Applications to join are typically accepted from interested students every December. The application deadline is always preceded by an information session held in November for prospective students to learn more about the MMB community and the research being performed by current MMB students.


Mechanisms of Behavior

Behavior faculty in the Evolution, Ecology, and Behavior (EEB) Program work on a wide range of questions related to mechanisms including hormonal, neural, genetic, immune, and developmental factors that contribute to behavioral regulation and behavioral phenotypes. Our experimental approaches range from long-term field studies to RNA interference, and include many things in between—such as neurophysiology, neuroanatomy, and behavioral genetics.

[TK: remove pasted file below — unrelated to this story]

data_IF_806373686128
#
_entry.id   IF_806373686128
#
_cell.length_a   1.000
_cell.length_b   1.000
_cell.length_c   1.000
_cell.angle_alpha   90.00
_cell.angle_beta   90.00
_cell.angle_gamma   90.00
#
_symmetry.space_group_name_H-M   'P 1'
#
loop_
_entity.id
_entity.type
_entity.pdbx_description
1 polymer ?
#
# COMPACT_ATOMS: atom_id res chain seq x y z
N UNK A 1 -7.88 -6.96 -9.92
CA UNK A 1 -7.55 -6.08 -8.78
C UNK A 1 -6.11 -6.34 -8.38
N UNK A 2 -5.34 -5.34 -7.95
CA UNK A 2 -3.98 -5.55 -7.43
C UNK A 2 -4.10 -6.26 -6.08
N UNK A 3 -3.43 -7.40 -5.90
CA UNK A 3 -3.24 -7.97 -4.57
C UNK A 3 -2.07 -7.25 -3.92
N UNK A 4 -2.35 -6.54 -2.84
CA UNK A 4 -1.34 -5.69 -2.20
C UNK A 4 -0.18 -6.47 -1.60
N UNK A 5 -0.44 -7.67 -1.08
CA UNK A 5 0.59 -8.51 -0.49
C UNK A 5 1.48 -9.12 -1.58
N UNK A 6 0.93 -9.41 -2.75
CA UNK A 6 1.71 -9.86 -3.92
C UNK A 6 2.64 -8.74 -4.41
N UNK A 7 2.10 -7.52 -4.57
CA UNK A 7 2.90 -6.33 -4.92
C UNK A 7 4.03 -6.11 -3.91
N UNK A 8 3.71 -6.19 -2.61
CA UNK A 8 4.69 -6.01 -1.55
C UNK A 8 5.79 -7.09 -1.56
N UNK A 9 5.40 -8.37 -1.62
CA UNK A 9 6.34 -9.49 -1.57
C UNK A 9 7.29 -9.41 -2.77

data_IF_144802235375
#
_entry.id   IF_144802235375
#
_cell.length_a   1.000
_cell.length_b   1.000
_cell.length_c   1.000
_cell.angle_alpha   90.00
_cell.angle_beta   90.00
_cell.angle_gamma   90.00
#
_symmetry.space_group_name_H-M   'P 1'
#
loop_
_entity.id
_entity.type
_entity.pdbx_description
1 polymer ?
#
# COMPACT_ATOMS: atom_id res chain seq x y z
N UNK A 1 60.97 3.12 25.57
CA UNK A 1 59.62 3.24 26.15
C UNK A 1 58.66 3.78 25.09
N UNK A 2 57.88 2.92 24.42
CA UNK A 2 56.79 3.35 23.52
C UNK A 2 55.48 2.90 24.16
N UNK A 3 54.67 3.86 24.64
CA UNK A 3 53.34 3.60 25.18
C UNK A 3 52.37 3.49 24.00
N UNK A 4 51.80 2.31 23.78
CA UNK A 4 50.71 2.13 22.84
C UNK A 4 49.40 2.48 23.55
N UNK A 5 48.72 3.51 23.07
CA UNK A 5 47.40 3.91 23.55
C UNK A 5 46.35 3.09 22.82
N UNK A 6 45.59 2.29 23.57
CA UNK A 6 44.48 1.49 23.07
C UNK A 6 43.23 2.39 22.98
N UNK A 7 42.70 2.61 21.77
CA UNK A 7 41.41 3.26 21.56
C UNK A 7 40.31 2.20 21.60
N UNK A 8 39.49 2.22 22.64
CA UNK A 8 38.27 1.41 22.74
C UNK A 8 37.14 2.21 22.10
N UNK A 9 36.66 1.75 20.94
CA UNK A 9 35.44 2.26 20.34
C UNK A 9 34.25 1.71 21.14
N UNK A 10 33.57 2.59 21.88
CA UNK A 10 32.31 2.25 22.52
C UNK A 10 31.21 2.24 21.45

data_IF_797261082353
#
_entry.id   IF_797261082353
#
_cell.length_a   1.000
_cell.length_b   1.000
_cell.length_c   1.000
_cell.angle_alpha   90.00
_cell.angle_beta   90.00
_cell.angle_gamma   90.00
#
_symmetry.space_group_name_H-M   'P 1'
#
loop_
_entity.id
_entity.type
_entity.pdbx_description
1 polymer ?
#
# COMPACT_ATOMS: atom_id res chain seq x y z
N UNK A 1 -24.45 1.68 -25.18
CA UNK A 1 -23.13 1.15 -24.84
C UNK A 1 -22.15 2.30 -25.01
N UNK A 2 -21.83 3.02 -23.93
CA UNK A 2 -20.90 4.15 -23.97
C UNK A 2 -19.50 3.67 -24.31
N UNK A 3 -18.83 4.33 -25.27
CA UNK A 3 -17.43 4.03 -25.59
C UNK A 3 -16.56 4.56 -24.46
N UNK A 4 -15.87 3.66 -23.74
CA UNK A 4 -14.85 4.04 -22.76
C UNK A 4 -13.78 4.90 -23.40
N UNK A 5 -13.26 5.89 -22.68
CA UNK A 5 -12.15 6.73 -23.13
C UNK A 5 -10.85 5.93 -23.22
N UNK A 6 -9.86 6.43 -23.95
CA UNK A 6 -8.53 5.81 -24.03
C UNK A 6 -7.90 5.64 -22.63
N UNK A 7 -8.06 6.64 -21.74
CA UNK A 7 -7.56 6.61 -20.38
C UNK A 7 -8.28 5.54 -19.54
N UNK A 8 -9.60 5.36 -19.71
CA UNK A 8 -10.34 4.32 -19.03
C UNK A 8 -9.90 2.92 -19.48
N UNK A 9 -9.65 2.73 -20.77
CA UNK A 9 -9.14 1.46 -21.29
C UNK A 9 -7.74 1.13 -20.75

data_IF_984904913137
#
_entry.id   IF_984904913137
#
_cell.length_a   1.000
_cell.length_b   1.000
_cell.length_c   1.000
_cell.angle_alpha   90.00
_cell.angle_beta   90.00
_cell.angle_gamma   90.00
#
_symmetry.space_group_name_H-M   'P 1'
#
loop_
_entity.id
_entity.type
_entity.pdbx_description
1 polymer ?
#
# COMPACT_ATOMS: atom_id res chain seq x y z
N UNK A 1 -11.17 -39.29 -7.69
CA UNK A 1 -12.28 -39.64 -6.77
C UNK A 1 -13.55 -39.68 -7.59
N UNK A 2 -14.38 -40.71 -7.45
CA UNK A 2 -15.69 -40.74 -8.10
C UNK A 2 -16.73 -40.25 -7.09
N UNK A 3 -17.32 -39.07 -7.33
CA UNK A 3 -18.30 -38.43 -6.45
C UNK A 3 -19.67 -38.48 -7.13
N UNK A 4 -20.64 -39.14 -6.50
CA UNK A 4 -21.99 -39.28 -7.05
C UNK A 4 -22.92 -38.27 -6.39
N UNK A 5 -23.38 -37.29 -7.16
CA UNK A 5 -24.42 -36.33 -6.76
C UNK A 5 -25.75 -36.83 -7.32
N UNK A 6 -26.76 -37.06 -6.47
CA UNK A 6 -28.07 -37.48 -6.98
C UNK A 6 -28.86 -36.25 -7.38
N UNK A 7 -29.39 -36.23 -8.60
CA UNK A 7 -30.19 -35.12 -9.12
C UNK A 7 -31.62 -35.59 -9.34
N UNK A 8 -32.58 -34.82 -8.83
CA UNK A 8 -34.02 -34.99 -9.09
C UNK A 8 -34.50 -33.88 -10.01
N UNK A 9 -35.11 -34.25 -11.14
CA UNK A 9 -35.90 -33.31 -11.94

Our research is conducted within the broader contexts of evolution and ecology, and thus the highly collegial and interactive EEB group provides an excellent intellectual environment for our work, as does the interdisciplinary Center for the Integrative Studies of Animal Behavior (CISAB), which boasts more than 50 faculty affiliates from across the IU campus.

Graduate students who are interested in our Mechanisms of Behavior group typically apply to the EEB program, although some students may choose other programs in Biology.

Mechanism of Behavior Research Group Labs

Demas Lab

The primary focus of our laboratory is in the general area of “ecological physiology.” Specifically, we study of the interactions among the nervous, endocrine, and immune systems and the behavior in a variety of ecologically relevant environmental contexts.